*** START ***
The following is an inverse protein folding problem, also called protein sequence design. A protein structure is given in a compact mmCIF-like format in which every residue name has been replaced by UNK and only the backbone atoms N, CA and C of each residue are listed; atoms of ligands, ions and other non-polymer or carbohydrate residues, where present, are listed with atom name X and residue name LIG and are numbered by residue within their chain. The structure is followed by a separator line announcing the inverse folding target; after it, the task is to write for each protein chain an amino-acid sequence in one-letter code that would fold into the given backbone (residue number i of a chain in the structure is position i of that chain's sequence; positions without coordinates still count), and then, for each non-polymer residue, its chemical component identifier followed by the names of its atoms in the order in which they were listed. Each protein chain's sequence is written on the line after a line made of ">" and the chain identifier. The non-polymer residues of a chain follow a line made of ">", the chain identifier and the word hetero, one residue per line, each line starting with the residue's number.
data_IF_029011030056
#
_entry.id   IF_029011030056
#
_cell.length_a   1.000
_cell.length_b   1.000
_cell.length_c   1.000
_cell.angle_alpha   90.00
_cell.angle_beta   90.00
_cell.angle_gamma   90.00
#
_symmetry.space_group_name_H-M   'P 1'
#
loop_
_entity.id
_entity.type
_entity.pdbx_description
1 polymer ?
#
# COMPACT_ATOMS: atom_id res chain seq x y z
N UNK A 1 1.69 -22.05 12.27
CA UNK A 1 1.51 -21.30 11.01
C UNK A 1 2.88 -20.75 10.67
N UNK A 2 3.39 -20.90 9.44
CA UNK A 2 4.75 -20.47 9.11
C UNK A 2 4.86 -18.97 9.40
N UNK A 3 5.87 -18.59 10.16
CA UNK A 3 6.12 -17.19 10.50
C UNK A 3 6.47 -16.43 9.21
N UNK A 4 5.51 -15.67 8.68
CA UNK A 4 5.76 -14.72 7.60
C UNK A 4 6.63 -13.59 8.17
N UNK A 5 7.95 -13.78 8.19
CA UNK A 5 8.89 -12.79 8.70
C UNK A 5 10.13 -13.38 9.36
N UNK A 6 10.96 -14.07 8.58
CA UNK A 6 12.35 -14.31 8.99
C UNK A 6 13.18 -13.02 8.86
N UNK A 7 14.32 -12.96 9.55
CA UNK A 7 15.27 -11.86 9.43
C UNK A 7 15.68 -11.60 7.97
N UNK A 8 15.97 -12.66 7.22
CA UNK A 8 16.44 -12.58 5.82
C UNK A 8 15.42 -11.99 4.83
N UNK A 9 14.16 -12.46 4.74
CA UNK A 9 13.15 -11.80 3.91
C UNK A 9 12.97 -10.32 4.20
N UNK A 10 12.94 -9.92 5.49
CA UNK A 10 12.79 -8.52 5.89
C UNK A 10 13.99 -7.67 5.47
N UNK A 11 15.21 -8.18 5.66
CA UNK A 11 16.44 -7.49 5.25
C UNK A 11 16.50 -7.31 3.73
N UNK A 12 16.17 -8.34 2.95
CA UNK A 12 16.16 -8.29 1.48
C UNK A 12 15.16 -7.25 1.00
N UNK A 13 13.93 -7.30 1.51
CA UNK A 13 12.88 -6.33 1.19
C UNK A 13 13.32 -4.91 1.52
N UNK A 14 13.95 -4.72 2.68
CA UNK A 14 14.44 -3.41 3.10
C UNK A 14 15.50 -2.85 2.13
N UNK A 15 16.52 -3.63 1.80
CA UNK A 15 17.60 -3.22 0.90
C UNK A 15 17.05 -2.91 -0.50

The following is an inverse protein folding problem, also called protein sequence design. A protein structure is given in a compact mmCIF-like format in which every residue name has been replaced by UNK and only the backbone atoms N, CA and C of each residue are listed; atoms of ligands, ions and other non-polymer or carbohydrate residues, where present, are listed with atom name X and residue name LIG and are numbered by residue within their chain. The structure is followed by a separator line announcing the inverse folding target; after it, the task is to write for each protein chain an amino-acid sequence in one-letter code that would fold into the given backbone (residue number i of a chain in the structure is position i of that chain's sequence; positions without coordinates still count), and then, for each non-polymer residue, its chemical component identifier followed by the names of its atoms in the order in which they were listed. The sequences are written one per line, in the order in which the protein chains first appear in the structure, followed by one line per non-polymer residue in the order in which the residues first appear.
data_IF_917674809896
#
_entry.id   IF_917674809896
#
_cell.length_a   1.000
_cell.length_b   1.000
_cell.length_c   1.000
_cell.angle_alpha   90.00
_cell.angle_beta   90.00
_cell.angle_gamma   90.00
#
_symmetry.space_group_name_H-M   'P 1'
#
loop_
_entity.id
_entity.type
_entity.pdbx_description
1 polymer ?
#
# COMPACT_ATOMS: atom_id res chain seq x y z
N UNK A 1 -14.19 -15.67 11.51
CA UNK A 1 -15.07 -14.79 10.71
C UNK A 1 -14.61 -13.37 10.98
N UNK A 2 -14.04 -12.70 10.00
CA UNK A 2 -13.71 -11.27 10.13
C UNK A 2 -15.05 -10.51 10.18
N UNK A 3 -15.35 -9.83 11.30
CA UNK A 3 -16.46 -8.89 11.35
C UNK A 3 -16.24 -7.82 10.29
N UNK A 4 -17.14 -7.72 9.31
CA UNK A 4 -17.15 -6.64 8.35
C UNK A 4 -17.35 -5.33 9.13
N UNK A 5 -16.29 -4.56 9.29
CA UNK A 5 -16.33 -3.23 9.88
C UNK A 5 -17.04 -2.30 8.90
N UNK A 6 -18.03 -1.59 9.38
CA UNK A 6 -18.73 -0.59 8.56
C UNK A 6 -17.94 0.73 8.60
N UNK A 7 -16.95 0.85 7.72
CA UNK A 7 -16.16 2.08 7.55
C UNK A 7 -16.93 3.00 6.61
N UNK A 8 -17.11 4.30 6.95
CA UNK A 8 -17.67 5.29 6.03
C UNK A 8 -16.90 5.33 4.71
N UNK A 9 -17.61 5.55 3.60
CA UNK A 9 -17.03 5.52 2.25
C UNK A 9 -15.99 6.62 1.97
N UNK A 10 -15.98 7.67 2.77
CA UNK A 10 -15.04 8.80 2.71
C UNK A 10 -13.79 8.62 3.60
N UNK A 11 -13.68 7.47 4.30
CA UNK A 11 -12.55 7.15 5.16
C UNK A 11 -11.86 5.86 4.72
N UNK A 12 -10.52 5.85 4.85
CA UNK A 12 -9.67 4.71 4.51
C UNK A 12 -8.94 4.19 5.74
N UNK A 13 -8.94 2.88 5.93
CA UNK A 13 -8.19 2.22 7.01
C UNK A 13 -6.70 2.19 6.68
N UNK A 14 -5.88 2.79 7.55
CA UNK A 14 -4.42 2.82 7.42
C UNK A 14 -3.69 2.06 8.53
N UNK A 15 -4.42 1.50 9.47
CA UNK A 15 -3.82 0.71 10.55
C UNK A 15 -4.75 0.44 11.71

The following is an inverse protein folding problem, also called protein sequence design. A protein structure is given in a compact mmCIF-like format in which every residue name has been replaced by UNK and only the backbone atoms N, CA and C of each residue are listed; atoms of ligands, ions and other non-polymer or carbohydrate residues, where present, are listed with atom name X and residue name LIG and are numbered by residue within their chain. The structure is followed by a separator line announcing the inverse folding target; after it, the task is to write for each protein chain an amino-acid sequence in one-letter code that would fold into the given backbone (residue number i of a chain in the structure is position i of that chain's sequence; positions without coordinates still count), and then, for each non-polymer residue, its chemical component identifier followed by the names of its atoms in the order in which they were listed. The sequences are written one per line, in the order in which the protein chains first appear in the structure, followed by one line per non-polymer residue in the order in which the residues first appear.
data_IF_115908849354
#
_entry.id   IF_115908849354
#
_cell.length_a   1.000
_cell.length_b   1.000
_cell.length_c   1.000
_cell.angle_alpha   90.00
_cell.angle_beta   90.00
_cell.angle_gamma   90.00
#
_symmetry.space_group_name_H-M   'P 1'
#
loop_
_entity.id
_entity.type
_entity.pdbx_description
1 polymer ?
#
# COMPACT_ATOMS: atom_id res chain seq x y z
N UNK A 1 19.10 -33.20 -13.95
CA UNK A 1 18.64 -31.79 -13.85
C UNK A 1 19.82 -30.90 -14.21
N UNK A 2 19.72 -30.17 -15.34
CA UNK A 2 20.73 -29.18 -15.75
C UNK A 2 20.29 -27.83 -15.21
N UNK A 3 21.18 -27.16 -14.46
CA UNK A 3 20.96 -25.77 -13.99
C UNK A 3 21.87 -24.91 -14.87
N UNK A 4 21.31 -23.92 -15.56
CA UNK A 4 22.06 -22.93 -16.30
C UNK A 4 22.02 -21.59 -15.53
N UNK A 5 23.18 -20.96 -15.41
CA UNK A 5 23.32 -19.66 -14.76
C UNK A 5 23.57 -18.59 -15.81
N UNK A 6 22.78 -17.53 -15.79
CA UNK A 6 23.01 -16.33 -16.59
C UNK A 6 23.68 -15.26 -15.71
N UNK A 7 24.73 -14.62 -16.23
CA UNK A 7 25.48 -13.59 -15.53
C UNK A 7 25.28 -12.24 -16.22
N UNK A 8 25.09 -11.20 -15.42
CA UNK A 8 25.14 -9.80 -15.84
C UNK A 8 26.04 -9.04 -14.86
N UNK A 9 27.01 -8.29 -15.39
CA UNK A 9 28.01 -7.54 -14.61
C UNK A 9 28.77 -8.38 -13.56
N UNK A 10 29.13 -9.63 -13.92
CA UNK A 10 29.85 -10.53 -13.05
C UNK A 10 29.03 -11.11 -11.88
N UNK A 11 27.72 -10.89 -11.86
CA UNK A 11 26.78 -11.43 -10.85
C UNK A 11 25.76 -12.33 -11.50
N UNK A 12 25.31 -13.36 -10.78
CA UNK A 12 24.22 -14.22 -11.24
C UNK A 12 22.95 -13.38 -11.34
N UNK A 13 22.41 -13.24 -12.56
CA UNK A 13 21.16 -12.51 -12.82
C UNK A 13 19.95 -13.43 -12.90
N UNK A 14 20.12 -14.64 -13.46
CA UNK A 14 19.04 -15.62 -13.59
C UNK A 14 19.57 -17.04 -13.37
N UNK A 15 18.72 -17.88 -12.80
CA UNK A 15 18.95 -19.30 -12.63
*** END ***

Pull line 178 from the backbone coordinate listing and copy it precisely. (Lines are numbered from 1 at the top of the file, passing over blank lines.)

N UNK A 9 27.01 -8.29 -15.39